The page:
Edda Braune Bedroom September 13th, 2017
Trundle Beds Double Down on Style. I've always been partial to trundle beds. My childhood bedroom had a white iron daybed with a pop‐up trundle underneath and friends who slept over thought it was the coolest thing to have a "secret" bed that pulled out at a moment's notice. Originally designed as a sleeping pad for servants who remained by the family's side during the night trundles have evolved into a time‐honored solution for maximizing overnight quarters without taking up undue space. This trundle expands the functionality and spices up the design of a spare slim guestroom/office. The desk seems as though it would be more useful for storing nighttime reading than for doing actual work – you'd have to sit cross‐legged to type or write. Trundles don't always have to be concealed beneath a bedskirt or behind a drawer front. In this cheery eclectic bedroom the bright green of the bed frame is carried to the trundle box beneath left on display for another jolt of color. Here's another trundle right in the open. I like seeing the tiny hint of royal blue to break up all of the wood. What makes better use of space than bunk beds? Bunk beds with a pullout mattress underneath. This technique works especially well in vacation houses or for families who have relatives and friends visit frequently. Trundles beneath these twin beds double the room's sleeping capacity from two to four – a pretty nifty trick. Alternatively you could use the trundles for storage. Sleek and elegant this trundle blends so smoothly with the striated wood frame of the daybed that the handles are the only giveaway it's there at all. A trundle on rails pulls out and slides in smoothly and it's guaranteed to stay in place. What a great idea!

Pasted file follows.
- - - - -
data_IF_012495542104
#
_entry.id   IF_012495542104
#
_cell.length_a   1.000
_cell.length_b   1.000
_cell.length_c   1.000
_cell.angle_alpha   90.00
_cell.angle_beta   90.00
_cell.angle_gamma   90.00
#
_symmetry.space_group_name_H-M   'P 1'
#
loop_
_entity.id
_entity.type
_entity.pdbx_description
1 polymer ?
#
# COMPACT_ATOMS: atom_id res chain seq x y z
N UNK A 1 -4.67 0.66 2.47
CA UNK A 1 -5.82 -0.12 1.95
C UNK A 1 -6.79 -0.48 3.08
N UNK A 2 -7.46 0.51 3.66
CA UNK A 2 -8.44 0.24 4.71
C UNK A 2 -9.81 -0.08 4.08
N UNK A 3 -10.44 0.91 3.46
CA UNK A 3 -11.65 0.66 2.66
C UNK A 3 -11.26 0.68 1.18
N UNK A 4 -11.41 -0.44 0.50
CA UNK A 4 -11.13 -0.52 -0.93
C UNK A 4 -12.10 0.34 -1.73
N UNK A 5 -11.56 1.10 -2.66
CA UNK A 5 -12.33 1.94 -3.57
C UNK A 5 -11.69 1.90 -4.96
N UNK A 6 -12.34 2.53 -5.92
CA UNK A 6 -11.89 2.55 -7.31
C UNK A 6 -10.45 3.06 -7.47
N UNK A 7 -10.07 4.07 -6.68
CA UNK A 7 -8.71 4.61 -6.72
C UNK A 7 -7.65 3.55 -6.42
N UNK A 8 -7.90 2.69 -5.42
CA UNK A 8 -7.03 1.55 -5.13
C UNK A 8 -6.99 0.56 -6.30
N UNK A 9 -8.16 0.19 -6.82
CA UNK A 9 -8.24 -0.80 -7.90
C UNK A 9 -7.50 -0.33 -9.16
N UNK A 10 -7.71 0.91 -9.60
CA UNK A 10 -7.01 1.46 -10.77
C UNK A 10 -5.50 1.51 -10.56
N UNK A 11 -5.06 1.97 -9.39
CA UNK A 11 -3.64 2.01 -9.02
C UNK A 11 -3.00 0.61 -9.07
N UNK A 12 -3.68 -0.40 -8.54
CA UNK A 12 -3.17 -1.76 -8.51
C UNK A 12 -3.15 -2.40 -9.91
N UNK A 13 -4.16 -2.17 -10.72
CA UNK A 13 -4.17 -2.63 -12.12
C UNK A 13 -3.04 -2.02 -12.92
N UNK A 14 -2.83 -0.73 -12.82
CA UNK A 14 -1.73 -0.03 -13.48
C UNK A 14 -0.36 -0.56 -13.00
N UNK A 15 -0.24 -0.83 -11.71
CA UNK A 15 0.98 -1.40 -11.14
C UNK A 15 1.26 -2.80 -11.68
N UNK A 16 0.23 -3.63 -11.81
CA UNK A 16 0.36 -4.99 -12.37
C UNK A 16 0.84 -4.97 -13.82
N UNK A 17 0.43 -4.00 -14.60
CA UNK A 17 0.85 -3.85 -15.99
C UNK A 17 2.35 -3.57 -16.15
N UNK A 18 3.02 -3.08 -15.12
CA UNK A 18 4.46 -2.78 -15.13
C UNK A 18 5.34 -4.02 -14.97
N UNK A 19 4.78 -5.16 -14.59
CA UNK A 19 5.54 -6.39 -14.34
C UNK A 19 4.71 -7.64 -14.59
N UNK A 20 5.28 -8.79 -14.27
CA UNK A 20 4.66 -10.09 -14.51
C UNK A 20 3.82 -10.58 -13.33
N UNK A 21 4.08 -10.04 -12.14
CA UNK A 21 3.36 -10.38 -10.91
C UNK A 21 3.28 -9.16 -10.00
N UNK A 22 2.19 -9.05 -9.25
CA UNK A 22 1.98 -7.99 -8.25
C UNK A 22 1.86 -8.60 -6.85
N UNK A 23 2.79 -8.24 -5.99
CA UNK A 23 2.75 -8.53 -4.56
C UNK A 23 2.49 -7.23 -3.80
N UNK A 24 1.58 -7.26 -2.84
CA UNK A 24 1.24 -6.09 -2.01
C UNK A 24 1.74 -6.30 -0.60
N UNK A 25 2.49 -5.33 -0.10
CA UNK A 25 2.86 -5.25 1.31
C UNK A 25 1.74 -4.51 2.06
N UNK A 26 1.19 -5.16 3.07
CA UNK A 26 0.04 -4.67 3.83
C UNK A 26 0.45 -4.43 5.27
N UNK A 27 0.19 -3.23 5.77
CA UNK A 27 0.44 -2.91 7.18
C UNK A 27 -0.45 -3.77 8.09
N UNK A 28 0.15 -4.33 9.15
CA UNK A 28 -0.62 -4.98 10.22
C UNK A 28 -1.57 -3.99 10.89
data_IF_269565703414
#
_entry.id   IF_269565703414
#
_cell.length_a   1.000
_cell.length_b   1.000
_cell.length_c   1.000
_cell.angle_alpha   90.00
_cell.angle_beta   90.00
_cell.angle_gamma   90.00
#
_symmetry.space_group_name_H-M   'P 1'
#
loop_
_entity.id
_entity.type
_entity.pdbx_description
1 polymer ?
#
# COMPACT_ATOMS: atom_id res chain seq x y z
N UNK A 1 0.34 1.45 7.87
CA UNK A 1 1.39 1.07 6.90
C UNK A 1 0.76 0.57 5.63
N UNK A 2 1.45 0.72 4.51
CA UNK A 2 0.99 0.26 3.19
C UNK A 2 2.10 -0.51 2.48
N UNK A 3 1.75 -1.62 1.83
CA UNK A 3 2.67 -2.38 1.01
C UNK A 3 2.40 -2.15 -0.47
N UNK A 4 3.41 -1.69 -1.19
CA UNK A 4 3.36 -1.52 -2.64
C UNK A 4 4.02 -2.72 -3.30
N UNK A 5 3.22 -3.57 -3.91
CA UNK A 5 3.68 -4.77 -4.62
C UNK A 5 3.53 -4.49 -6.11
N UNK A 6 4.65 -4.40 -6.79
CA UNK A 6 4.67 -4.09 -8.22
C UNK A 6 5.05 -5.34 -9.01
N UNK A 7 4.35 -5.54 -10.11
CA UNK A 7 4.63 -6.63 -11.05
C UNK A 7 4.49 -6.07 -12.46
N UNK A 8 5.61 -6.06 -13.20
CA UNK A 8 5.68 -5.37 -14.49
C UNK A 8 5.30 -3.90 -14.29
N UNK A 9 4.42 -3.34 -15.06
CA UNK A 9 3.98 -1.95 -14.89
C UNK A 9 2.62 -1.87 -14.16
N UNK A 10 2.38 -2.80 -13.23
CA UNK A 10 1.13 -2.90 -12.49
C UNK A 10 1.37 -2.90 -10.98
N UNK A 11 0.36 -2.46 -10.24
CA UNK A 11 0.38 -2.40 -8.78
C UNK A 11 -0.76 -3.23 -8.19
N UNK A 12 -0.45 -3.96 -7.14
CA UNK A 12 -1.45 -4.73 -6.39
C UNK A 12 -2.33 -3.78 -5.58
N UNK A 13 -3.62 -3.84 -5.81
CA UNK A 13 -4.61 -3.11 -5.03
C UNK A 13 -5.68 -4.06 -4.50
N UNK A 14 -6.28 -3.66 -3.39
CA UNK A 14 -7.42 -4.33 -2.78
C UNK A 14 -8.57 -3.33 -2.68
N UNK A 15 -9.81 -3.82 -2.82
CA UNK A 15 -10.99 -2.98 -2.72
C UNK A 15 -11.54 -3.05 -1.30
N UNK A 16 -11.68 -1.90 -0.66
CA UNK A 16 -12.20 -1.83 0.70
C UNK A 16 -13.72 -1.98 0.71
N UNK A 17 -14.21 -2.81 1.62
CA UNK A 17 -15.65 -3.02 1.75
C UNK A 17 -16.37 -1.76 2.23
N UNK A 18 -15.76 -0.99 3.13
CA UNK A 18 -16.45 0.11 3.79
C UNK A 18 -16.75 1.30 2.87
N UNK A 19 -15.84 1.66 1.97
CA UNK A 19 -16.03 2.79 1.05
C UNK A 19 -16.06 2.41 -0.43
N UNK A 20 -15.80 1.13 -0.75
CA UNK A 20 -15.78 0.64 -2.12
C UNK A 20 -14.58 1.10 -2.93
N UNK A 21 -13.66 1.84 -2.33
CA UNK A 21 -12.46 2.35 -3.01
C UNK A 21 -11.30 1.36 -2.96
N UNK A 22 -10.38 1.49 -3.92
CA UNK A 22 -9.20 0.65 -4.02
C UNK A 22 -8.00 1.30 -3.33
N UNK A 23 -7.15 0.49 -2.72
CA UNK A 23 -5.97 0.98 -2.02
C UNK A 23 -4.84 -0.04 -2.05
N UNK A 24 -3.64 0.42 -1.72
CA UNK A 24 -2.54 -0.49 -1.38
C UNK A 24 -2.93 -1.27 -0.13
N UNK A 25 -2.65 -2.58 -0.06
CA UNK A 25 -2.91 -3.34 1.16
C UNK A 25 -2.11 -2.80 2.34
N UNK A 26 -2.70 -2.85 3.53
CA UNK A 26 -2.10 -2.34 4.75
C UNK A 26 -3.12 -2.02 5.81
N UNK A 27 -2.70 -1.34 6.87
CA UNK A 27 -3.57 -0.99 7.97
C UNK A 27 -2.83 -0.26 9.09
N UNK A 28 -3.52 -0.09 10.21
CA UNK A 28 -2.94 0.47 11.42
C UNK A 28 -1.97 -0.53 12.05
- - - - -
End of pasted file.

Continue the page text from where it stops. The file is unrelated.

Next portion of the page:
Orlene Lefebvre Bedroom September 25th, 2017
I love the inventive way a screen has been used here. It's a hugely flexible item too; if bought cheaply in poor condition it can be creatively re‐covered in wallpaper or fabric. The brass bed often appeared in Victorian bedrooms. If you like the design but the finish feels a little too traditional then get out your paintbrush. White makes for a soft and romantic aesthetic or go for a bold and contrasting color choice to get a more eclectic look. Bedside tables were seldom matching as this was not the era of uniform bedroom sets. Try using one plain table covered with a tablecloth or lace and an antique table or old military chest for the other side. Traditional Victorian bedrooms also had a washstand – a free‐standing piece of furniture with a marble top a bowl and a water pitcher. Put a washstand to good use in your en suite. They can even be converted to hold modern plumbing. Fixtures and fittings in a Victorian bedroom would have been much the same as in the rest of the house including architectural moldings and a fireplace of course. Many houses have had fireplaces taken out or blocked off but the recesses make for great storage and the mantel is ideal for a mirror. While open fires can be messy in a bedroom consider a gas alternative for a convenient and clean flame. Pure indulgence and in true Victorian style the perfect spot for an armchair. Finally don't be a slave to your Victorian bedroom. You can keep all the traditional features and throw in some glamour and contemporary pieces for a gorgeous eclectic look. I'm sure Jane Eyre would approve.